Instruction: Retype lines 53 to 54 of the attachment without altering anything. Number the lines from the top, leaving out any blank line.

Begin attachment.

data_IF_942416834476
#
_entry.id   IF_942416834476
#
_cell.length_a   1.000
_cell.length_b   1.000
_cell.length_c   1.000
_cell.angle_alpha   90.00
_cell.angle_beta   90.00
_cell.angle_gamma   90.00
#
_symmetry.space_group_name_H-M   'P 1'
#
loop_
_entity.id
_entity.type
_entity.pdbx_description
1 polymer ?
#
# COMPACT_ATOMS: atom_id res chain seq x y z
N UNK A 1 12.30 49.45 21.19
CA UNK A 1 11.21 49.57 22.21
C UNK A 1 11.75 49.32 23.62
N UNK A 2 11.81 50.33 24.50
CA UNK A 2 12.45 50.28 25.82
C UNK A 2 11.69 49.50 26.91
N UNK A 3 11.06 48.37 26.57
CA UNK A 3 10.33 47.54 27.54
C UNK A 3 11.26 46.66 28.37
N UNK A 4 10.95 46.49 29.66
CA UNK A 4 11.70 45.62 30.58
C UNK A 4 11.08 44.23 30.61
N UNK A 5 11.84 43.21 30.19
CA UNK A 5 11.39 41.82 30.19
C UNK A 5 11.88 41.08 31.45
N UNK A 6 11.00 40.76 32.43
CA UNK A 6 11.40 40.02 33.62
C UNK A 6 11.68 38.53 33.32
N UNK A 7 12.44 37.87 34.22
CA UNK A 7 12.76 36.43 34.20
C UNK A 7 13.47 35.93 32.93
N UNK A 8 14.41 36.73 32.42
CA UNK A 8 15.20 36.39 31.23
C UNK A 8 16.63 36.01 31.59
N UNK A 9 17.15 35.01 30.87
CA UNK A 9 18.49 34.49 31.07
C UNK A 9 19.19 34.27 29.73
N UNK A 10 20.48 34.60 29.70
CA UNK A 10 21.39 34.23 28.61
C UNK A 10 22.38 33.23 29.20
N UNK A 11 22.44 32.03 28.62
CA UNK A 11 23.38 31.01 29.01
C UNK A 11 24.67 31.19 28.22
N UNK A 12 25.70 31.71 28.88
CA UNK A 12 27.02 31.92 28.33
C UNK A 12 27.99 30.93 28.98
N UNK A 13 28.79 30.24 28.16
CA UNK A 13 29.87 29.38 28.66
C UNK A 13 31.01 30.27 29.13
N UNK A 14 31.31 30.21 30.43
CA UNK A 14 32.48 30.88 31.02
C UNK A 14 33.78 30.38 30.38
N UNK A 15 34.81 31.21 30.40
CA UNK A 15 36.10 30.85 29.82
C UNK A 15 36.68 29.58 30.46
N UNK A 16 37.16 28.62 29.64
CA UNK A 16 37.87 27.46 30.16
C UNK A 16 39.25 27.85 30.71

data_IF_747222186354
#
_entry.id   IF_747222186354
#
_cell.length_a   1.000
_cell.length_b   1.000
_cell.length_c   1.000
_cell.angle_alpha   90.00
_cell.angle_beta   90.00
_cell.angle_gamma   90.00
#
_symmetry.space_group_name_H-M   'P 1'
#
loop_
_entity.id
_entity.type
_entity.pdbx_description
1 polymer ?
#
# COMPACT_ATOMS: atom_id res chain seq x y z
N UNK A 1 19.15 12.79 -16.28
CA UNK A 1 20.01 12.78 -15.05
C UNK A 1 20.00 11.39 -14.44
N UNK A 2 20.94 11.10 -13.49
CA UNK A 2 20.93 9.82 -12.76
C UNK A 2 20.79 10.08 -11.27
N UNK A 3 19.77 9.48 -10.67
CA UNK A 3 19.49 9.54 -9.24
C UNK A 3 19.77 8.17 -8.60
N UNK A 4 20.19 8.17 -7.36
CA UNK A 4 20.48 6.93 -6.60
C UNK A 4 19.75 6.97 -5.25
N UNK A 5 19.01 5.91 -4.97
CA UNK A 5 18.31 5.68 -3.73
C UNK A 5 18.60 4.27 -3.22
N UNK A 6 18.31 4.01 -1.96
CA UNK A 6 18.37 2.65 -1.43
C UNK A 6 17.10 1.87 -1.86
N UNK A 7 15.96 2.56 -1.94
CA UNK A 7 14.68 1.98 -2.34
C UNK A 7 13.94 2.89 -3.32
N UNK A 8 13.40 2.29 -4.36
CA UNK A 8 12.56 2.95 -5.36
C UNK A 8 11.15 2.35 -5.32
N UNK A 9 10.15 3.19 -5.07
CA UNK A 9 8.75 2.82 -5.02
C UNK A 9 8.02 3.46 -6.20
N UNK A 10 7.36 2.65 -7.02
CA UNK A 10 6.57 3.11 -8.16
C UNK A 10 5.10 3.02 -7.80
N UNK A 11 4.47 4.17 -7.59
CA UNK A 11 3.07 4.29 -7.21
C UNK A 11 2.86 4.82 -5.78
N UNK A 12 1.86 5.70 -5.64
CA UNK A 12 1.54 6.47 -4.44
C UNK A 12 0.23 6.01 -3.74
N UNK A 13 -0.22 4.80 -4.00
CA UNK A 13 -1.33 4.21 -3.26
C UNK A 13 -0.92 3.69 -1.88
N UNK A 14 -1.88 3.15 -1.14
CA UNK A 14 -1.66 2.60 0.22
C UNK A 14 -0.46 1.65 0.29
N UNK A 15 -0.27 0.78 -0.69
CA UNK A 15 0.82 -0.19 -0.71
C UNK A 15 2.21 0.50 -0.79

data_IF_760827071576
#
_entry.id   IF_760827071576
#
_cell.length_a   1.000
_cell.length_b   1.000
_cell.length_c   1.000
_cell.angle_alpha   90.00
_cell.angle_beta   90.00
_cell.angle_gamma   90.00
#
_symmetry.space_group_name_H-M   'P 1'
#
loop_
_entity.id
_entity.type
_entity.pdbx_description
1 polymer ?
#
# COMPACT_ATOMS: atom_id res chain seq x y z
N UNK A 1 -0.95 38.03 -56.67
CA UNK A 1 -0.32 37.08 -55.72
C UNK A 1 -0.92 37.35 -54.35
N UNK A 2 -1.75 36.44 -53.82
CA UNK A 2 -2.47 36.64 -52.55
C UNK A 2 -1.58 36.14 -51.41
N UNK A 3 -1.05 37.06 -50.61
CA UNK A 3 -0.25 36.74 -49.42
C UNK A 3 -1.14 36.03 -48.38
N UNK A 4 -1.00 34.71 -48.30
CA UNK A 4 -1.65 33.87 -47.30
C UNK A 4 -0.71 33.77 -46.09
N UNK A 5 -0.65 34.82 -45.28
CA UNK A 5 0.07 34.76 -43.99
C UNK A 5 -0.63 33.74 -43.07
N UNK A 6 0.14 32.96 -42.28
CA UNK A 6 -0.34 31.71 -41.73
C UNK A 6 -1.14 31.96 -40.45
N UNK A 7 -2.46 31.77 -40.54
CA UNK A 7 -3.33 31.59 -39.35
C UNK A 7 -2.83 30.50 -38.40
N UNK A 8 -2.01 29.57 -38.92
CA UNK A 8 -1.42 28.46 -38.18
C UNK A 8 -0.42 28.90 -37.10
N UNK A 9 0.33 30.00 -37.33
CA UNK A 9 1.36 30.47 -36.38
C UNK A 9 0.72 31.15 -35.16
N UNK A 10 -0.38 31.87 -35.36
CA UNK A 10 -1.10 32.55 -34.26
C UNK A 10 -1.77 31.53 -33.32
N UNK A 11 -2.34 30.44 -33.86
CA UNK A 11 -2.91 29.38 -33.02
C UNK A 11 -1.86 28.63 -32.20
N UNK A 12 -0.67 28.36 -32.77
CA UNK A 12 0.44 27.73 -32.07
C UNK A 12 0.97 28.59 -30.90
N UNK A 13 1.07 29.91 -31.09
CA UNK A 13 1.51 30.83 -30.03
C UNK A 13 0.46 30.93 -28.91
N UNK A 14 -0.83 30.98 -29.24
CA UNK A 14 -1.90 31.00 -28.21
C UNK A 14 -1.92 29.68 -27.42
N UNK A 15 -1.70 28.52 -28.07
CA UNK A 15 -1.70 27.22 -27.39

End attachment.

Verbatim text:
C UNK A 11 24.67 31.19 28.22
N UNK A 12 25.70 31.71 28.88